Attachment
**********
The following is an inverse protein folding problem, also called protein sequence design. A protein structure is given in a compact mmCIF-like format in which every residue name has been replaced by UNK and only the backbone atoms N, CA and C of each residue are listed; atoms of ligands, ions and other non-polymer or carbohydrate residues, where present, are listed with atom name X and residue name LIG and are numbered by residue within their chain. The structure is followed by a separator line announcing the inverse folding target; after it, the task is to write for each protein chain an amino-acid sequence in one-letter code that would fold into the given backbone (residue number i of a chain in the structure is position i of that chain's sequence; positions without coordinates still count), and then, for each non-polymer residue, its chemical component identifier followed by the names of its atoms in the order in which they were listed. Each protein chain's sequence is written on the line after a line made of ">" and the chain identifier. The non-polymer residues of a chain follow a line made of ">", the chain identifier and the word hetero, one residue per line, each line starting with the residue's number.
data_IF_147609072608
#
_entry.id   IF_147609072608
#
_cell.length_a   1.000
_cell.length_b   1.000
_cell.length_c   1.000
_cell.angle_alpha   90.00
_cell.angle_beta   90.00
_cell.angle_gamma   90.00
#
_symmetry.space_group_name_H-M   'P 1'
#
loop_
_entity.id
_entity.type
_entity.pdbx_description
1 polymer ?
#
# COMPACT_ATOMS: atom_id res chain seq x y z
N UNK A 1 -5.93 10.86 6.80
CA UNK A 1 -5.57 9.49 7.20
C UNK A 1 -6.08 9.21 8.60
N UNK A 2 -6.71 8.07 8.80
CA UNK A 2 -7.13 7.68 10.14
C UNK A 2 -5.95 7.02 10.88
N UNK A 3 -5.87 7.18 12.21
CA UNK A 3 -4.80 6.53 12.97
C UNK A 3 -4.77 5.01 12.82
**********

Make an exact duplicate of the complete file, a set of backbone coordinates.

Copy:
The following is an inverse protein folding problem, also called protein sequence design. A protein structure is given in a compact mmCIF-like format in which every residue name has been replaced by UNK and only the backbone atoms N, CA and C of each residue are listed; atoms of ligands, ions and other non-polymer or carbohydrate residues, where present, are listed with atom name X and residue name LIG and are numbered by residue within their chain. The structure is followed by a separator line announcing the inverse folding target; after it, the task is to write for each protein chain an amino-acid sequence in one-letter code that would fold into the given backbone (residue number i of a chain in the structure is position i of that chain's sequence; positions without coordinates still count), and then, for each non-polymer residue, its chemical component identifier followed by the names of its atoms in the order in which they were listed. Each protein chain's sequence is written on the line after a line made of ">" and the chain identifier. The non-polymer residues of a chain follow a line made of ">", the chain identifier and the word hetero, one residue per line, each line starting with the residue's number.
data_IF_147609072608
#
_entry.id   IF_147609072608
#
_cell.length_a   1.000
_cell.length_b   1.000
_cell.length_c   1.000
_cell.angle_alpha   90.00
_cell.angle_beta   90.00
_cell.angle_gamma   90.00
#
_symmetry.space_group_name_H-M   'P 1'
#
loop_
_entity.id
_entity.type
_entity.pdbx_description
1 polymer ?
#
# COMPACT_ATOMS: atom_id res chain seq x y z
N UNK A 1 -5.93 10.86 6.80
CA UNK A 1 -5.57 9.49 7.20
C UNK A 1 -6.08 9.21 8.60
N UNK A 2 -6.71 8.07 8.80
CA UNK A 2 -7.13 7.68 10.14
C UNK A 2 -5.95 7.02 10.88
N UNK A 3 -5.87 7.18 12.21
CA UNK A 3 -4.80 6.53 12.97
C UNK A 3 -4.77 5.01 12.82